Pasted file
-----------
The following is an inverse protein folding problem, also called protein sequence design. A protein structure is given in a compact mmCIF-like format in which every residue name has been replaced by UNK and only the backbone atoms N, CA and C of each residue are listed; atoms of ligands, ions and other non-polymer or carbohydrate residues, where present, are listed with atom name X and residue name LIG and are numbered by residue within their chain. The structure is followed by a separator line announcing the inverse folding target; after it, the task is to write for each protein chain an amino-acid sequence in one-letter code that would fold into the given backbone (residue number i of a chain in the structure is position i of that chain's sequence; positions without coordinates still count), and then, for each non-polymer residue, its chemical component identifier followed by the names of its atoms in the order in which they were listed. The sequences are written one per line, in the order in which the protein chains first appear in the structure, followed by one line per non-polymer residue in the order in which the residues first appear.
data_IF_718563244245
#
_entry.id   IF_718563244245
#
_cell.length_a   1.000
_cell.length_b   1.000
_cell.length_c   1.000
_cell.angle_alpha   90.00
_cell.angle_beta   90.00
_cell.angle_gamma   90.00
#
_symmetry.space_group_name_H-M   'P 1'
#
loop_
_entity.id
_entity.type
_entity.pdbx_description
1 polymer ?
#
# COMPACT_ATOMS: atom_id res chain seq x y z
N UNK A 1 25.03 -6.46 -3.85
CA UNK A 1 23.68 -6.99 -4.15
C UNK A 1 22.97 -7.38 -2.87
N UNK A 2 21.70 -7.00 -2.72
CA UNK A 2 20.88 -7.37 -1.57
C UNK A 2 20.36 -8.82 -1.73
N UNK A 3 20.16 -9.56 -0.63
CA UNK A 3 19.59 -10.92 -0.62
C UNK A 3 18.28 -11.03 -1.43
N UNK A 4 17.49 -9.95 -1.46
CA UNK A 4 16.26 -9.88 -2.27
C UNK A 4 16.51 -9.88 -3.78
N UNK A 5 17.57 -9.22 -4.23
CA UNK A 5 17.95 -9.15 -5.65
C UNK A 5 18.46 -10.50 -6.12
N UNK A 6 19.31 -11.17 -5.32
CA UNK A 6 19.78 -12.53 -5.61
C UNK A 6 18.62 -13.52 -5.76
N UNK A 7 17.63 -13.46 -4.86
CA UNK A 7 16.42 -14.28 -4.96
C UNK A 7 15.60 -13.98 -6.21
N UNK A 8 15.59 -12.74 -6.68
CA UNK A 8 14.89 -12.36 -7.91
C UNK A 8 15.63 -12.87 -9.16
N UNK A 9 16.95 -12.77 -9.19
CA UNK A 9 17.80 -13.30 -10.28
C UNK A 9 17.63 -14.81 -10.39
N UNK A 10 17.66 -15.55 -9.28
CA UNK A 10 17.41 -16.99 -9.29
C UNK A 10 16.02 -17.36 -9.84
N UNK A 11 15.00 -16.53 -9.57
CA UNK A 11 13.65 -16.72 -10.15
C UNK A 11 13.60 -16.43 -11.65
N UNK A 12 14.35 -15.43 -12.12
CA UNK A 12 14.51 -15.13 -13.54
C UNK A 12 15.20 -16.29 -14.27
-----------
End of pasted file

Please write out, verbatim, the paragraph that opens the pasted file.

The following is an inverse protein folding problem, also called protein sequence design. A protein structure is given in a compact mmCIF-like format in which every residue name has been replaced by UNK and only the backbone atoms N, CA and C of each residue are listed; atoms of ligands, ions and other non-polymer or carbohydrate residues, where present, are listed with atom name X and residue name LIG and are numbered by residue within their chain. The structure is followed by a separator line announcing the inverse folding target; after it, the task is to write for each protein chain an amino-acid sequence in one-letter code that would fold into the given backbone (residue number i of a chain in the structure is position i of that chain's sequence; positions without coordinates still count), and then, for each non-polymer residue, its chemical component identifier followed by the names of its atoms in the order in which they were listed. The sequences are written one per line, in the order in which the protein chains first appear in the structure, followed by one line per non-polymer residue in the order in which the residues first appear.